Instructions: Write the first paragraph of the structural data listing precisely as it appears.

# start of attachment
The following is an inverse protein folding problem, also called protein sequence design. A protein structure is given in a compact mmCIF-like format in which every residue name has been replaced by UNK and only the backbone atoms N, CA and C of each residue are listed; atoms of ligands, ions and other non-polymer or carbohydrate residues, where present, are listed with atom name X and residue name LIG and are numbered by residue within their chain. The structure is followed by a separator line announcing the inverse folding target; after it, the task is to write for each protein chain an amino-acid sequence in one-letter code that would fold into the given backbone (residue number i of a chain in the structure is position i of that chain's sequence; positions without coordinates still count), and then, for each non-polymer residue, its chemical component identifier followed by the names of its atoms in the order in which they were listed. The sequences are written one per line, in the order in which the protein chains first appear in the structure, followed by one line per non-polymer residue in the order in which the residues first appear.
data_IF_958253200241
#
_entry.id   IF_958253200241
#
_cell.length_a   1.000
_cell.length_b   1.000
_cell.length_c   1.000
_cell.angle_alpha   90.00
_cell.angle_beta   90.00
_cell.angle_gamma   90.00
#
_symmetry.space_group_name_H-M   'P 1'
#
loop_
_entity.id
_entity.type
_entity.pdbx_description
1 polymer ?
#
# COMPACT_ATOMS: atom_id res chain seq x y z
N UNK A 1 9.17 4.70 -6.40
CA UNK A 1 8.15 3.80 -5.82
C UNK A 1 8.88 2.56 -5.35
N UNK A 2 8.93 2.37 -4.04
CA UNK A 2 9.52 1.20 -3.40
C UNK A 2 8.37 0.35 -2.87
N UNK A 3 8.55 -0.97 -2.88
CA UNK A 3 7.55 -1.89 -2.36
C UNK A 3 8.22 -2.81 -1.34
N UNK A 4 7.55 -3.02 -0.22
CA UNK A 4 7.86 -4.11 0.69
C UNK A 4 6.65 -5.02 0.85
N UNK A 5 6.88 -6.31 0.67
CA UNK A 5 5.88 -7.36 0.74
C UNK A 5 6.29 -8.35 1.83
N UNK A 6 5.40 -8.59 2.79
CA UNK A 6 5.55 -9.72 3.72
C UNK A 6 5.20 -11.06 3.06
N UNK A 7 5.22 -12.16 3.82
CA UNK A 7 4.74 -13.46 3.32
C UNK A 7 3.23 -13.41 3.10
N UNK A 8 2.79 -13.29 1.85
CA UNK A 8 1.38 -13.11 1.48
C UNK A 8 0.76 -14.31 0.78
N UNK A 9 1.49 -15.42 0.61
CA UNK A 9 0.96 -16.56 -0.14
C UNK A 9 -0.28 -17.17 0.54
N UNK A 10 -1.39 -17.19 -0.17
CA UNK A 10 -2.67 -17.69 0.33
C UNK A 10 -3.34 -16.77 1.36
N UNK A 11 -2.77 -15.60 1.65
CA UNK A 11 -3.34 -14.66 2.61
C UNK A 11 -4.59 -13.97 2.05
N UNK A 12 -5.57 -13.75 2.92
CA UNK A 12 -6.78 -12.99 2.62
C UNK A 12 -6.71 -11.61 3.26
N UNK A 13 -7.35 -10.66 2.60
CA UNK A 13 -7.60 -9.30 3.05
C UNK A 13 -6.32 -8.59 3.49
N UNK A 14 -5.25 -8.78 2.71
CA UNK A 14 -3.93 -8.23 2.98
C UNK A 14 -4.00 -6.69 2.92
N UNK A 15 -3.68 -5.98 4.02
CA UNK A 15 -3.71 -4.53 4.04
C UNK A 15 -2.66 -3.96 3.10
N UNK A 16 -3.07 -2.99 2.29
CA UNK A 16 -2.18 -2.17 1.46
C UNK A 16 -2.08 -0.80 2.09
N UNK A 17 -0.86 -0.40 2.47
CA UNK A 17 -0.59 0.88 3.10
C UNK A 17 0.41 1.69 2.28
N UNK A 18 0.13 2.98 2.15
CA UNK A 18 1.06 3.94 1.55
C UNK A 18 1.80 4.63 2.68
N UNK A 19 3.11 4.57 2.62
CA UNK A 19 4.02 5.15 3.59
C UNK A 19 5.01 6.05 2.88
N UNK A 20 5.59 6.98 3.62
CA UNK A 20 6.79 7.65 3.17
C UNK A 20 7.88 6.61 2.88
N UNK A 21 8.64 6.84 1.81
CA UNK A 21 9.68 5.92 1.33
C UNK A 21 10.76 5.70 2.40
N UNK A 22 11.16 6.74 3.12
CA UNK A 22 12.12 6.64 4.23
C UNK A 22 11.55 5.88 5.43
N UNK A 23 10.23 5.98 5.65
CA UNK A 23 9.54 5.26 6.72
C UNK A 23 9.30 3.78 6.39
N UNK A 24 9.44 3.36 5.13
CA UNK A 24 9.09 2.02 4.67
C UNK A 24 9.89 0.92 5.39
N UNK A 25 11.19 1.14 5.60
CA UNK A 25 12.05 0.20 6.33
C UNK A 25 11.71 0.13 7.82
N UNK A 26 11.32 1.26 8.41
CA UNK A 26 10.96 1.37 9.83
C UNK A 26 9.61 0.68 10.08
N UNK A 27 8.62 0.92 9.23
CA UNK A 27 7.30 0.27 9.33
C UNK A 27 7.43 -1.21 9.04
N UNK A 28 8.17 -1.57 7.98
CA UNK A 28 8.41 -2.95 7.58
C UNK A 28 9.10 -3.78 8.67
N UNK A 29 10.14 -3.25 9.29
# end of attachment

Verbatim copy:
The following is an inverse protein folding problem, also called protein sequence design. A protein structure is given in a compact mmCIF-like format in which every residue name has been replaced by UNK and only the backbone atoms N, CA and C of each residue are listed; atoms of ligands, ions and other non-polymer or carbohydrate residues, where present, are listed with atom name X and residue name LIG and are numbered by residue within their chain. The structure is followed by a separator line announcing the inverse folding target; after it, the task is to write for each protein chain an amino-acid sequence in one-letter code that would fold into the given backbone (residue number i of a chain in the structure is position i of that chain's sequence; positions without coordinates still count), and then, for each non-polymer residue, its chemical component identifier followed by the names of its atoms in the order in which they were listed. The sequences are written one per line, in the order in which the protein chains first appear in the structure, followed by one line per non-polymer residue in the order in which the residues first appear.